Born into accountant Moscu Mizrahy’s family, in a type E house on Street A (as it was called as part of the Cornescu/Floreasca lot) built by the Communal Society for Cheap Housing in 1923, Dan Mizrahy offers what is probably the most comprehensive description of both the building and the lot in the 1930s. Direct witness of the changes that the stretch of land underwent for almost a century, the musician talks both about how his family turned the house into a home and about the political relations that impacted the land. In his memoires, he remembers that his father, Moscu, married [my] mother Henrietta in 1920 and, as state employees, after having lived for three years in furnished rooms, they had a house built for them by the Society for Cheap Housing on an instalment payment basis. It was a type E house, where I was born three years later, in 1926.
The 1940 earthquake also left its traces on the house:
Our house was severely damaged by the big earthquake in that sad November of 1940. Erected in 1923, it was a two-storey building. On the upper floor there were two bedrooms, a hall and a small room which separated the hall from the bathroom. When we the children got older (my sister was 12 and I was 9), my parents decided to extend the house, adding another room upstairs and extending the hall downstairs.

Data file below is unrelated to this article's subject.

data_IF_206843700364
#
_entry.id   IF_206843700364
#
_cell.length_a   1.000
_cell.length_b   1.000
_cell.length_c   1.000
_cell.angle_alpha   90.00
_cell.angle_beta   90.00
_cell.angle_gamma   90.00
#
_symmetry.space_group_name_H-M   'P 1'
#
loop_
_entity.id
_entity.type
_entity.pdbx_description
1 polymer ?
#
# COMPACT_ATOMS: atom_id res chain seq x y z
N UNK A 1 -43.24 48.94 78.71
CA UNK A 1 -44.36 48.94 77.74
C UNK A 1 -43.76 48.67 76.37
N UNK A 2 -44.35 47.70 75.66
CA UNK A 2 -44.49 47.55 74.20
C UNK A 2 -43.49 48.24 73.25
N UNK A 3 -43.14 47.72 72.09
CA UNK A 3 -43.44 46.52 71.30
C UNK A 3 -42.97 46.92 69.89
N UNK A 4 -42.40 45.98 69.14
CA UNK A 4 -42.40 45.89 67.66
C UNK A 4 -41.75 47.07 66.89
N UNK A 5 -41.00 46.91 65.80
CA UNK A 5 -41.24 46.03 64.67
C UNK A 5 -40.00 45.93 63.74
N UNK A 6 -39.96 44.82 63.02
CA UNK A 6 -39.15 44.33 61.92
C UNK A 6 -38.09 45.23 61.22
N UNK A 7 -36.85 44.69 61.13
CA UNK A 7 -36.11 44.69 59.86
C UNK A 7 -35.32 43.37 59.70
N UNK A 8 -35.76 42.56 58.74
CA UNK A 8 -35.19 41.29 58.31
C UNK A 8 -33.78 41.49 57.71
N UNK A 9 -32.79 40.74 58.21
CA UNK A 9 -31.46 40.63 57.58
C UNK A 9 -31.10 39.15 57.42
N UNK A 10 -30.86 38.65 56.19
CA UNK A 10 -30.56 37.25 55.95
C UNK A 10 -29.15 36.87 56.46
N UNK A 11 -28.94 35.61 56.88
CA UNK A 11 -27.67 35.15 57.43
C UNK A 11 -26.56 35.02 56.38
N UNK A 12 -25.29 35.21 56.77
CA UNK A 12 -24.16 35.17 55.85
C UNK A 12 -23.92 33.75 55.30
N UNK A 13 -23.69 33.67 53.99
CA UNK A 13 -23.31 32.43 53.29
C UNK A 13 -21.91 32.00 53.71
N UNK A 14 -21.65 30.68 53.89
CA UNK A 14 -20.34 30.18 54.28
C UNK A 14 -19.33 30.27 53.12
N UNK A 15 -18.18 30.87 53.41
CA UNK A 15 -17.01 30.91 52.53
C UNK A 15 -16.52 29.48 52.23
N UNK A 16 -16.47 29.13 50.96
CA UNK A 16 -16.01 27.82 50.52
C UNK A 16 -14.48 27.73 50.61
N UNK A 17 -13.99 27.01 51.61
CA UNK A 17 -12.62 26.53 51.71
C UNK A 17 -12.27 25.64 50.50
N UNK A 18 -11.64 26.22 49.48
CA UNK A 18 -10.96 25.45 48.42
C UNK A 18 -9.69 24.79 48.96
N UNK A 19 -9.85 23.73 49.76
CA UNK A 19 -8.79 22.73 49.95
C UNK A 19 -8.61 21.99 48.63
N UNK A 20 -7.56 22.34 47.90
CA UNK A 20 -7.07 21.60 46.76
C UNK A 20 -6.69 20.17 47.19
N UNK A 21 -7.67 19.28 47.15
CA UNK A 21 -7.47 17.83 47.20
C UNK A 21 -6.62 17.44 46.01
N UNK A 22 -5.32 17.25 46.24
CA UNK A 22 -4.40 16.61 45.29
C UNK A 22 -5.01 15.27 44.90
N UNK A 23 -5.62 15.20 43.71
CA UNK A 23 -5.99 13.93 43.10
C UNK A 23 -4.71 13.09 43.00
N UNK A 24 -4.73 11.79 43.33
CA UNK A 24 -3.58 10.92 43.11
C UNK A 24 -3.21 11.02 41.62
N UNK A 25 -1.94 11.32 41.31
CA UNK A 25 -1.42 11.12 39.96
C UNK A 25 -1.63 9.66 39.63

In the living room by the entrance there were two comfortable armchairs and 6-chair set, an Aubusson corner, a floor lamp, a magnificent bronze 12-branch chandelier matching the two wall lamps of the same metal flanking the chimney whose marble top had been wrecked by the occupants during World War 1. The rooms on the right, which were converted into one bigger after the 1935 renovation, accommodated, on the street side, Father’s study, with its armchair and a splendid library with crystal doors, and on the yard side the oak living room containing an extendable table for twenty-four on two massive, sculpted legs, a huge cabinet covering the whole wall, a counter on another wall and a wonderful vitrine whose crystal was laid in a drawing inspired from Strauss’ waltz Wein, Weib und Gesang.
This extension was made after architect Ștefan Ciocârlan’ plans. The house was requisitioned by the new political authorities in 1940 and transformed into a police station, and Dan Mizrahy had to leave the country. It would be retroceded in 1948, but he encountered many obstacles before being able to live there once again.
Quoted from Idealul locuirii bucureștene: familia cu casă și grădină. Parcelările Societății Comunale pentru locuințe ieftine – București (1908-1948) [The Ideal of Bucharest Living – House- and Garden-Owning Family. Communal Society for Cheap Housing’s Lots – Bucharest (1908-1948)]. Voinea, Andrei Răzvan. Bucharest: Studio Zona Press, 2018, pp. 147-149.